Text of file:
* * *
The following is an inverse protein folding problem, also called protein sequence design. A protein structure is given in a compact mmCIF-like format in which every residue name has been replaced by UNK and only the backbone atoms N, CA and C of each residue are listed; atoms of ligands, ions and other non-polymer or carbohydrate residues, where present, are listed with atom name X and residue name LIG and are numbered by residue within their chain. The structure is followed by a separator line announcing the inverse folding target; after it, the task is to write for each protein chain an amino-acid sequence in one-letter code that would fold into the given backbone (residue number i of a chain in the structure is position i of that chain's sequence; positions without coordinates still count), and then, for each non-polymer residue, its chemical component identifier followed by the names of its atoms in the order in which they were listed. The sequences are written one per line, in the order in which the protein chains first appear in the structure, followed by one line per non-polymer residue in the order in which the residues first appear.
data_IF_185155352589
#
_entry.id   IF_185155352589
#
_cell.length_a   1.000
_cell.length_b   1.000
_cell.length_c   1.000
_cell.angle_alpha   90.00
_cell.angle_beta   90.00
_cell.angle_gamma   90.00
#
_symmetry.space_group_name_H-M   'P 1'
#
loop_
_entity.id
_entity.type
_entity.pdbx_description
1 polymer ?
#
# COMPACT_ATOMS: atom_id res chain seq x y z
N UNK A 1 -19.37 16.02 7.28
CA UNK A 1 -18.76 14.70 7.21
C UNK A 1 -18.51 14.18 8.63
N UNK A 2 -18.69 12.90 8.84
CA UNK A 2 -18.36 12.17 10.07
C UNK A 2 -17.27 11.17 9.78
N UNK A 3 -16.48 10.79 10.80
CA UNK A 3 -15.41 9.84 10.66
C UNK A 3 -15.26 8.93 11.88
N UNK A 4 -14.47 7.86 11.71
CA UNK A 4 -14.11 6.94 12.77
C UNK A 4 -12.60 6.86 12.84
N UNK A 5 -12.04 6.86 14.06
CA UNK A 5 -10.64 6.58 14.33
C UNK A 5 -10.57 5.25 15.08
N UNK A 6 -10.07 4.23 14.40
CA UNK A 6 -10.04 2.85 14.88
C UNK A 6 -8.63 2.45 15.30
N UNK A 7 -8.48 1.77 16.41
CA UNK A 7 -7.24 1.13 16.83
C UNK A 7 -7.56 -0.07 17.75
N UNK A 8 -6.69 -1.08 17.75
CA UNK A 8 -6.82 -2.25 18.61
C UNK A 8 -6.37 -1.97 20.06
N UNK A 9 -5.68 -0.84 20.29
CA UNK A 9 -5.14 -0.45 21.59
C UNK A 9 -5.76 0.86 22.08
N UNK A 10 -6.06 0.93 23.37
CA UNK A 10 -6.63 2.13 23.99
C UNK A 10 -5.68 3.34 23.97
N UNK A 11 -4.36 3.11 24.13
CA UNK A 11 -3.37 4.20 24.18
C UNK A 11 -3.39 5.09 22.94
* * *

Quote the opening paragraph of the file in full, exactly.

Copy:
The following is an inverse protein folding problem, also called protein sequence design. A protein structure is given in a compact mmCIF-like format in which every residue name has been replaced by UNK and only the backbone atoms N, CA and C of each residue are listed; atoms of ligands, ions and other non-polymer or carbohydrate residues, where present, are listed with atom name X and residue name LIG and are numbered by residue within their chain. The structure is followed by a separator line announcing the inverse folding target; after it, the task is to write for each protein chain an amino-acid sequence in one-letter code that would fold into the given backbone (residue number i of a chain in the structure is position i of that chain's sequence; positions without coordinates still count), and then, for each non-polymer residue, its chemical component identifier followed by the names of its atoms in the order in which they were listed. The sequences are written one per line, in the order in which the protein chains first appear in the structure, followed by one line per non-polymer residue in the order in which the residues first appear.